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alleviation programmes to the poor.95 Sunil Sengupta and Haris Gazdar, based on their analysis in early 1990s came to the same conclusion regarding targeting of IRDP schemes. In their opinion, most beneficiaries were from the target group, and transaction costs of obtaining the loan were relatively small. This was in contrast to other parts of India where the beneficiaries were often the well-off relatives of panchayat officials, and intended target groups faced high transactions cost including the bribing of officials. 96 On the other hand Ross Mallick97 has argued on the basis of a Government of India report West Bengal. The overall positive assessment by Bardhan and Mookherjee, however, according to the authors themselves needs to be qualified in some important respects. The authors consistently found that targeting performance was poorer when the land distribution became less equal, the poor was less literate, when there was major low caste households, and local elections were less contested.100 Moreover, political biases were more significant in the allocation of resources across villages, rather than within villages101. In other words, where villagers were of low caste and lacked literacy they tended to lose out from the benefits of the panchayats are they were not able to voice their demands adequately. Similarly absence of political competition meant that the panchayats were less scared of favouring their own supporters. Finally, the targeting by the Gram Panchayats was probably much better than the targeting of the upper two-tiers. The discourse on poverty in West Bengal needs to be qualified in three other important ways. Firstly, although there is no significant study on this, the Left Front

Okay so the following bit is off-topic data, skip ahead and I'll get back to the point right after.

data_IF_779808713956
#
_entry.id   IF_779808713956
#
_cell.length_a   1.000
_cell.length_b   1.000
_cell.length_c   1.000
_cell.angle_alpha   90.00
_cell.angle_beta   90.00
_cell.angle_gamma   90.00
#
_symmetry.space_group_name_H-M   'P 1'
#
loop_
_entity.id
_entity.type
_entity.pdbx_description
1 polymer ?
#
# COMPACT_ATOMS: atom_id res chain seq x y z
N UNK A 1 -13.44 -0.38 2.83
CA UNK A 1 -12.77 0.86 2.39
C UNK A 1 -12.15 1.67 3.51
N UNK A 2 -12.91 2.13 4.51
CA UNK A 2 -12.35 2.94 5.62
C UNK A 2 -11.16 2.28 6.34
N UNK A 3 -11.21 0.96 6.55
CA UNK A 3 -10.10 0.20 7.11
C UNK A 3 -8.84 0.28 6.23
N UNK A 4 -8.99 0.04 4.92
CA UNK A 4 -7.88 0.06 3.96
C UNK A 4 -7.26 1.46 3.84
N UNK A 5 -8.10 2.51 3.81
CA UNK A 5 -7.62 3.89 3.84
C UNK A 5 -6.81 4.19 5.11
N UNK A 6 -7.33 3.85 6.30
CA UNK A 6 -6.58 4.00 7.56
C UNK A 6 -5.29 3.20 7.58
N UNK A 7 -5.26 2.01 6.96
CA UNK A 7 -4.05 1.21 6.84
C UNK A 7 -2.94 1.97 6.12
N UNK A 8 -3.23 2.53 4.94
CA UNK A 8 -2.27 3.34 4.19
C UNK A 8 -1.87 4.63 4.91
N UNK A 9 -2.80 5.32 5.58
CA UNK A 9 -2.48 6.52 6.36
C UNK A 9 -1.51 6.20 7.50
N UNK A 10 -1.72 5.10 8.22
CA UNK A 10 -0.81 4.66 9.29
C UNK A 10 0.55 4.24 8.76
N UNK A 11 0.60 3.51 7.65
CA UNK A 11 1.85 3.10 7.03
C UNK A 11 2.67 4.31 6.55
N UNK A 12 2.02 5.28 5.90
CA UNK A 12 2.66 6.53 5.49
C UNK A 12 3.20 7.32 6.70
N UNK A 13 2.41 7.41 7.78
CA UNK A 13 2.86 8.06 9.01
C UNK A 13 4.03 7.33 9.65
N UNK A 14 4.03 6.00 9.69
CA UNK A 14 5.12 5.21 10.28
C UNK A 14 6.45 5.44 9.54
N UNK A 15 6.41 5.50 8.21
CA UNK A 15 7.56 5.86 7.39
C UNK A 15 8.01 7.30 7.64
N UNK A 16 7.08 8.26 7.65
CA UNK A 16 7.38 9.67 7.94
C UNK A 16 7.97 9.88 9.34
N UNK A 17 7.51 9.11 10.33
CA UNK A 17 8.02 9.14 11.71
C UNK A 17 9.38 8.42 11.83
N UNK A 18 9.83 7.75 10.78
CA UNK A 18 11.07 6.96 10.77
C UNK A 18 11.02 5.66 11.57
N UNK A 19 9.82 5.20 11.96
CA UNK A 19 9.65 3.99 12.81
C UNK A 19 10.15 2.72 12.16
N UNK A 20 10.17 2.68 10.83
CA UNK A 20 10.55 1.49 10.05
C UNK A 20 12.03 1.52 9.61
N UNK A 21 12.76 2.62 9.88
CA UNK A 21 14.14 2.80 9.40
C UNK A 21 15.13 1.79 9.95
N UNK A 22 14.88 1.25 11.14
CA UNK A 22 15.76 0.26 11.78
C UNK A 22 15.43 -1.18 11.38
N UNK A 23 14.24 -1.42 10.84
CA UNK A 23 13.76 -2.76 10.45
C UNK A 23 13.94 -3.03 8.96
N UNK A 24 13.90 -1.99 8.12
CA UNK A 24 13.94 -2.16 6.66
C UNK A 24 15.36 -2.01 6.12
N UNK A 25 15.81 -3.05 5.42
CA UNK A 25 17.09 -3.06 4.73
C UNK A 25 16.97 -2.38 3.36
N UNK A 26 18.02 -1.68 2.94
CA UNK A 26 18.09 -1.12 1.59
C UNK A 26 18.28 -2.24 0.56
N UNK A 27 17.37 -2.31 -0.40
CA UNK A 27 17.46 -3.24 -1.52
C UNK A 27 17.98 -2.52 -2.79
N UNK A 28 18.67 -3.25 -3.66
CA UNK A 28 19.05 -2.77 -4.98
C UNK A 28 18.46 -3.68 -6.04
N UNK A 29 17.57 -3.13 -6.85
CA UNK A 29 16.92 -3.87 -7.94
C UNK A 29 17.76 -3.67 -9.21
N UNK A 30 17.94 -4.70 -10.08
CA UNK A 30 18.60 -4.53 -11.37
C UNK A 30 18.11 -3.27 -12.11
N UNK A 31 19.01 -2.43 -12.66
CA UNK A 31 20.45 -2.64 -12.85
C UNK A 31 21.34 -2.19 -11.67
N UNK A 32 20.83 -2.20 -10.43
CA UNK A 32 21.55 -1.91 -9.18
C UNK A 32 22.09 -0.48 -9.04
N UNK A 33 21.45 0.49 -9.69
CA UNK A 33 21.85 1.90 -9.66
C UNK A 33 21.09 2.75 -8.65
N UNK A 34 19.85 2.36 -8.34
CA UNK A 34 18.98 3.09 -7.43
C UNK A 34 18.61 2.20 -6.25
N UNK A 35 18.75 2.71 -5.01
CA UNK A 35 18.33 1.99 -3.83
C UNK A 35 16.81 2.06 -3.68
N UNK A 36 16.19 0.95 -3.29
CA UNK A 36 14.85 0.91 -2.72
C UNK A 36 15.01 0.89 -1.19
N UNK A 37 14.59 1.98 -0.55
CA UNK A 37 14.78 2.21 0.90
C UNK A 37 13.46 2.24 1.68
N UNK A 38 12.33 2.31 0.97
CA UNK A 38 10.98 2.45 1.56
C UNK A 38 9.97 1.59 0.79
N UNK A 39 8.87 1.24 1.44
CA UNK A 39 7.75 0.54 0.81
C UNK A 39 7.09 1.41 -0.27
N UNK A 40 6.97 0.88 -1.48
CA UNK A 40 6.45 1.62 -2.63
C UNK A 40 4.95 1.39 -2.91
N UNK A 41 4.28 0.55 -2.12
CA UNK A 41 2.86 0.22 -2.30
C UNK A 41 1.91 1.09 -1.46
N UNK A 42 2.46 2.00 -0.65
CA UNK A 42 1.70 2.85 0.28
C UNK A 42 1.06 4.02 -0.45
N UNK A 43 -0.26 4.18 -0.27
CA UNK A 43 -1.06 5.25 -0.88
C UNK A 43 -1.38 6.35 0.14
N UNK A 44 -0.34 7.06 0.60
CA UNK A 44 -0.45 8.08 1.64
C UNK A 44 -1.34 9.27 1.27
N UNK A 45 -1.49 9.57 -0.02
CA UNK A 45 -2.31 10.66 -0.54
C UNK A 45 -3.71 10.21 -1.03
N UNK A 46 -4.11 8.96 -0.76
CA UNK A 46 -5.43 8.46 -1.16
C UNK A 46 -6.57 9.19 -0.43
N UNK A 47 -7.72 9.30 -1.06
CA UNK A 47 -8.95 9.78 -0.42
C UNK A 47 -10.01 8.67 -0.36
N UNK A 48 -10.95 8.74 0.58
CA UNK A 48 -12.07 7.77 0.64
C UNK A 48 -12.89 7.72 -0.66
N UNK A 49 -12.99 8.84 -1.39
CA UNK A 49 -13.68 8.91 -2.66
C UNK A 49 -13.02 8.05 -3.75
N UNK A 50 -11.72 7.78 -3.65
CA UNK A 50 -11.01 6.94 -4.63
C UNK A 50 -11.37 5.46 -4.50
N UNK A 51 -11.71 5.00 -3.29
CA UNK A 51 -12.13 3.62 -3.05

95

98

and an essay by

Madhura Swaminathan99 that there was no significant difference between other states and